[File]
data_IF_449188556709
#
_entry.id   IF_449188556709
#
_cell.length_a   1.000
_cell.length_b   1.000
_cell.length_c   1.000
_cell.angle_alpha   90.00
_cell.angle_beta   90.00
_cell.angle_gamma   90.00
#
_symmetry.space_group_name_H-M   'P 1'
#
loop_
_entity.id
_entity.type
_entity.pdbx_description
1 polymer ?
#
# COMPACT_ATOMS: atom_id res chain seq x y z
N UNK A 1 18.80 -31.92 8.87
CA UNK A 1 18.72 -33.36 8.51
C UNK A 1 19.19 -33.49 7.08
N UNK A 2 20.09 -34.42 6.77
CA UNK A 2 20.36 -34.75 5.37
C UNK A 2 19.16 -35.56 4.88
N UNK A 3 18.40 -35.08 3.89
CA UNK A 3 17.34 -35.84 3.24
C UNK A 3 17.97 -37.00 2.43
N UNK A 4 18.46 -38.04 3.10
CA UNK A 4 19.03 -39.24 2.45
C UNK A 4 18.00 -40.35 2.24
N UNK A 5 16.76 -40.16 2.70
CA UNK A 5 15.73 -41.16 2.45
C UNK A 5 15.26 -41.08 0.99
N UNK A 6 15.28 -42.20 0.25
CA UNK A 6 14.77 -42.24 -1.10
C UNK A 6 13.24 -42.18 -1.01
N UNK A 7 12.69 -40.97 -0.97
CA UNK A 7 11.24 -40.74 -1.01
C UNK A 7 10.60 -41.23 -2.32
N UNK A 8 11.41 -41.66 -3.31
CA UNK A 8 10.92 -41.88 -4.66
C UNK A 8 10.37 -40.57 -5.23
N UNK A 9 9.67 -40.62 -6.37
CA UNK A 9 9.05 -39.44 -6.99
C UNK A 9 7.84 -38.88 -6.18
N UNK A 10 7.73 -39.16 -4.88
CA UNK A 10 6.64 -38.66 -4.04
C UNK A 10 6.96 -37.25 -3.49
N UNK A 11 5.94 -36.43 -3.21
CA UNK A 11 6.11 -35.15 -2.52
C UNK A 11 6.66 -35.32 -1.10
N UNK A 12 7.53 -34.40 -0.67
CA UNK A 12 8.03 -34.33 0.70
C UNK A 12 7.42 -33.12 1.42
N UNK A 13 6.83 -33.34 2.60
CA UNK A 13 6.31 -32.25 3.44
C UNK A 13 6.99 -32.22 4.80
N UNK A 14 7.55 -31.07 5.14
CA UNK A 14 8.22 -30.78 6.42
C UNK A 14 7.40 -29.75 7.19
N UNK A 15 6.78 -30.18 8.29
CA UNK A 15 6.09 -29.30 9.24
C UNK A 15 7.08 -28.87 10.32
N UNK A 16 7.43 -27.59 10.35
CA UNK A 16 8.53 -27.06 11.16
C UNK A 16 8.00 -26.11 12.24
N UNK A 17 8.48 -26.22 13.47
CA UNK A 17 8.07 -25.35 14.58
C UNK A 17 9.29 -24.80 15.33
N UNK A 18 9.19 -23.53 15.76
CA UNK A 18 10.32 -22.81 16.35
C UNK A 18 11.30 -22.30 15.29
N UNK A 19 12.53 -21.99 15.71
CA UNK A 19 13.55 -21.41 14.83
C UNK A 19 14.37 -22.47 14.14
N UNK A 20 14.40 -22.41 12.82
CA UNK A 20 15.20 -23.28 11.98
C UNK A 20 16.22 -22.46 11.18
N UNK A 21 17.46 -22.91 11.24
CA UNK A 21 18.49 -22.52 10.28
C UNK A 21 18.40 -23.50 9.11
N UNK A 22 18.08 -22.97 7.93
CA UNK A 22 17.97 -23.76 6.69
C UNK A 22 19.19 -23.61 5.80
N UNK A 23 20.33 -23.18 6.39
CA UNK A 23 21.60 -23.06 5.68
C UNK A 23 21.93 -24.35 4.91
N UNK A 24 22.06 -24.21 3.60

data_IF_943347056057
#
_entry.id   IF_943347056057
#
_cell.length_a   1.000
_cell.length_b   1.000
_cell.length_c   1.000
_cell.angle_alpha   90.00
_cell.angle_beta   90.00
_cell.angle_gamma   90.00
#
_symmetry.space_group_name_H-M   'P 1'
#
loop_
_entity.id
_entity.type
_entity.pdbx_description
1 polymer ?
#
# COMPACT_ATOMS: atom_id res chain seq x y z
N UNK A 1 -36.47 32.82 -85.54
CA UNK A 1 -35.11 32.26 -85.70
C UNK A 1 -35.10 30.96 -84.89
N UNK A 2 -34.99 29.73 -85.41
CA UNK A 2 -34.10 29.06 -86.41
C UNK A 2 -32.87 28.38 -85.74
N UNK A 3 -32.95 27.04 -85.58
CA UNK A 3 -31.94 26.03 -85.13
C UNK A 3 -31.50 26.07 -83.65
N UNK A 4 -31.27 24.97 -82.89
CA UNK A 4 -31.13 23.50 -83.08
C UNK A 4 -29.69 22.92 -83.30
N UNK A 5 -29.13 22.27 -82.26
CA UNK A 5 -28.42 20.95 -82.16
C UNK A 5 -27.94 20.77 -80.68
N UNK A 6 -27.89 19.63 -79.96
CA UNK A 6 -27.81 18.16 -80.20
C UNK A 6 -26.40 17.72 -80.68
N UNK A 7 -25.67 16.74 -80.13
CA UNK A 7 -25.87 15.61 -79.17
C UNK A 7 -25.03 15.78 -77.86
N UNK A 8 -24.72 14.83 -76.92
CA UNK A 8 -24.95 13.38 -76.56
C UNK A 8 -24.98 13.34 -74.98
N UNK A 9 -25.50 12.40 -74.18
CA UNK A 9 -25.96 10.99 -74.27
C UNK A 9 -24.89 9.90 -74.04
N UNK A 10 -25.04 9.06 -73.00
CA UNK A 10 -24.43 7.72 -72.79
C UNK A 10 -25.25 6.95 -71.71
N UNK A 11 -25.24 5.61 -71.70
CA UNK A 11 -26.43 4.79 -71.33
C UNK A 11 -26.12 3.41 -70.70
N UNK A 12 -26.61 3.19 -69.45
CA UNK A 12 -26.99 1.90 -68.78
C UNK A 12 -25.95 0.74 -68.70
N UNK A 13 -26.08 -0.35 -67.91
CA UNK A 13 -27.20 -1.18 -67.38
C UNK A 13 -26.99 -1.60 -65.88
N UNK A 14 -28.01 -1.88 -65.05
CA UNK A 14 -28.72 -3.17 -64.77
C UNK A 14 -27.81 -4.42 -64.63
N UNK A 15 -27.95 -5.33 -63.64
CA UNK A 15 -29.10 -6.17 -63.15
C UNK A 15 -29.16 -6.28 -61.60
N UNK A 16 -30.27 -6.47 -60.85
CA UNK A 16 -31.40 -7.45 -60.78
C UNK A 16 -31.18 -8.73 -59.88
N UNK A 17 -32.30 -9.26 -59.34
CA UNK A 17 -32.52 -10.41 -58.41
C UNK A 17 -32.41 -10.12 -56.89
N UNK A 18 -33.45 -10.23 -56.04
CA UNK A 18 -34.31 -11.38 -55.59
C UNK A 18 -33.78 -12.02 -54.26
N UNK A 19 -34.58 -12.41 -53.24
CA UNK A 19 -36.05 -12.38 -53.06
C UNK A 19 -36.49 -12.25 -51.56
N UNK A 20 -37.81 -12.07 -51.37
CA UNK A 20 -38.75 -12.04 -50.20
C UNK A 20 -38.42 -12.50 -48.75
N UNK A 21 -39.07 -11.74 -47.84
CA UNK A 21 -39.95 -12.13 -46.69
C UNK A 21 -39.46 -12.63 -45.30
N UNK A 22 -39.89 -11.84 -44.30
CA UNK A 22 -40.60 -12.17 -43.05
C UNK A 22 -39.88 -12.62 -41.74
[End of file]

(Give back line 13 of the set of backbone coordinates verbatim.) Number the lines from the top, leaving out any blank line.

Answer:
#